Nanoengineering of surfaces to modulate cell behavior : nanofabrication and the influence of nanopatterned features on the behavior of neurons and preadipocytes
MetadataShow full item record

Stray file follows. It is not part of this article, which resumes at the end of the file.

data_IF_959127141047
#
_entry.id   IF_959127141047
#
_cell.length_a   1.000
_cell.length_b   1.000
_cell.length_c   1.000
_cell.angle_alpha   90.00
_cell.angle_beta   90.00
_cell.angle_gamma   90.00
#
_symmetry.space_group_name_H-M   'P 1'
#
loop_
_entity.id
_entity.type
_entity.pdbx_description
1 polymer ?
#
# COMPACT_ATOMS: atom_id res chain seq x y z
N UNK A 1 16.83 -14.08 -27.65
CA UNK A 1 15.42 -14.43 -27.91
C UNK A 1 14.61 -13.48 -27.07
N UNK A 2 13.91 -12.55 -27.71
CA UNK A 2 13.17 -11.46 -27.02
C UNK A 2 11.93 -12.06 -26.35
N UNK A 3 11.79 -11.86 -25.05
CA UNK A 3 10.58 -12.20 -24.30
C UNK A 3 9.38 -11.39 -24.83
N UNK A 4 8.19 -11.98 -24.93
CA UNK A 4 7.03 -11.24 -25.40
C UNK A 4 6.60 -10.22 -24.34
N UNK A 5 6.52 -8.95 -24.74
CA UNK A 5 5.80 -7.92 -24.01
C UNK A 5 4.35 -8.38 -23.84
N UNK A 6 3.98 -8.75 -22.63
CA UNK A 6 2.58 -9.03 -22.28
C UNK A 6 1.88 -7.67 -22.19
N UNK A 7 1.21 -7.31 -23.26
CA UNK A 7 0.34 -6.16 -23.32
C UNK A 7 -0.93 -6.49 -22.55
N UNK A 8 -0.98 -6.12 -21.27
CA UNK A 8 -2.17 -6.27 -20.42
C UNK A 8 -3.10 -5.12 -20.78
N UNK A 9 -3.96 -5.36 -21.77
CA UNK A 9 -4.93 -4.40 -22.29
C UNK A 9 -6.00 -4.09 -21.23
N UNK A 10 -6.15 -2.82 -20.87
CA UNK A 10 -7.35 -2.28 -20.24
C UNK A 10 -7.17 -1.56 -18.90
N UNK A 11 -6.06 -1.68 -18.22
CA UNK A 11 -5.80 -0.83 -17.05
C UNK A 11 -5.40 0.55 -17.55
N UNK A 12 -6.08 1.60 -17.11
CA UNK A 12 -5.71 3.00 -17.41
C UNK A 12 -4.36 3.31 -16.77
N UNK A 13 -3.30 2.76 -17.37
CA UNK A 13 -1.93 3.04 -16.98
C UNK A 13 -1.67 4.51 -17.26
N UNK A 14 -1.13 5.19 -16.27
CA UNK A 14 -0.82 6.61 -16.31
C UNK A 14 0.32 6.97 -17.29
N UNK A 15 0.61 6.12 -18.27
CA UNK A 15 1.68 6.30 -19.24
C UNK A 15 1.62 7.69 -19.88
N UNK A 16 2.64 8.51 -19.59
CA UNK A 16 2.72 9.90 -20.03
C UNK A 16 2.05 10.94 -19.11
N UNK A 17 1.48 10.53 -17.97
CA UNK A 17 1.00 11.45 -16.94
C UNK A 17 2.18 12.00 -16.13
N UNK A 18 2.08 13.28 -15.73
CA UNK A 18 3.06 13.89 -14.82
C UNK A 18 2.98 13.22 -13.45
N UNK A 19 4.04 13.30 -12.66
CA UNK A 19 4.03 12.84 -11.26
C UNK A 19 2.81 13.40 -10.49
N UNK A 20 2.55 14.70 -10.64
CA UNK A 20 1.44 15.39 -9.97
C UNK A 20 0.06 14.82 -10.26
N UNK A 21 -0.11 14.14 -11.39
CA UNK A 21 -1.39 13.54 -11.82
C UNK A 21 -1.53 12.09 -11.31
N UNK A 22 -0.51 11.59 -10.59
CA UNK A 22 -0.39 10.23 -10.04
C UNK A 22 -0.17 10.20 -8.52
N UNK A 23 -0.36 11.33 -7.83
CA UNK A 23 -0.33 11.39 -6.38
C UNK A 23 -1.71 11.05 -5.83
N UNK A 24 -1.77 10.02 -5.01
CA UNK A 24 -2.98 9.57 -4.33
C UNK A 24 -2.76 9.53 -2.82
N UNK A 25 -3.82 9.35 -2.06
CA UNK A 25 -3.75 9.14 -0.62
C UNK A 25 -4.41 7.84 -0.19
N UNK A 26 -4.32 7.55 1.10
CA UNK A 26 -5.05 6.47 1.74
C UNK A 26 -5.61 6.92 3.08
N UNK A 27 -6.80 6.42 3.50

Promising strategies for treating diseases and conditions like cancer, tissue necrosis from injury, congenital abnormalities, etc., involve replacing pathologic tissue with healthy tissue. Strategies devoted to the development of tissue to restore, maintain, or improve function is called tissue engineering. Engineering tissue requires three components, cells that can proliferate to form tissue, a microenvironment that nourishes the cells, and a tissue scaffold that provides mechanical stability, controls tissue architecture, and aids in mimicking the cell’s natural extracellular matrix (ECM). Currently, there is much focus on designing scaffolds that recapitulate the topology of cells’ ECM, in vivo, which undoubtedly wields structures with nanoscale dimensions. Although it is widely thought that sub-microscale features in the ECM have the greatest vii impact on cell behavior relative to larger structures, interactions between cells and nanostructures surfaces is not well understood. There have been few comprehensive studies elucidating the effects of both feature dimension and geometry on the initial formation and growth of the axons of individual neurons. Reconnecting the axons of neurons in damaged nerves is vital in restoring function. Understanding how neurons react with nanopatterned surfaces will advance development of optimal biomaterials used for reconnecting neural networks Here, we investigated the effects of micro- and nanostructures of various sizes and shape on neurons at the single cell level. Compulsory to studying interactions between cells and sub-cellular structures is having nanofabrication technologies that enable biomaterials to be patterned at the nanoscale. We also present a novel nanofabrication process, coined Flash Imprint Lithography using a Mask Aligner (FILM), used to pattern nanofeatures in UV-curable biomaterials for tissue engineering applications. Using FILM, we were able to pattern 50 nm lines in polyethylene glycol (PEG). We later used FILM to pattern nanowells in PEG to study the effect of the nanowells on the behavior preadipocytes (PAs). Results of our cell experiments with neurons and PAs suggested that incorporating micro- and nanoscale topography on biomaterial surfaces may enhance biomaterials’ ability to constrain cell development. Moreover, we found the FILM process to be a useful fabrication tool for tissue engineering applications.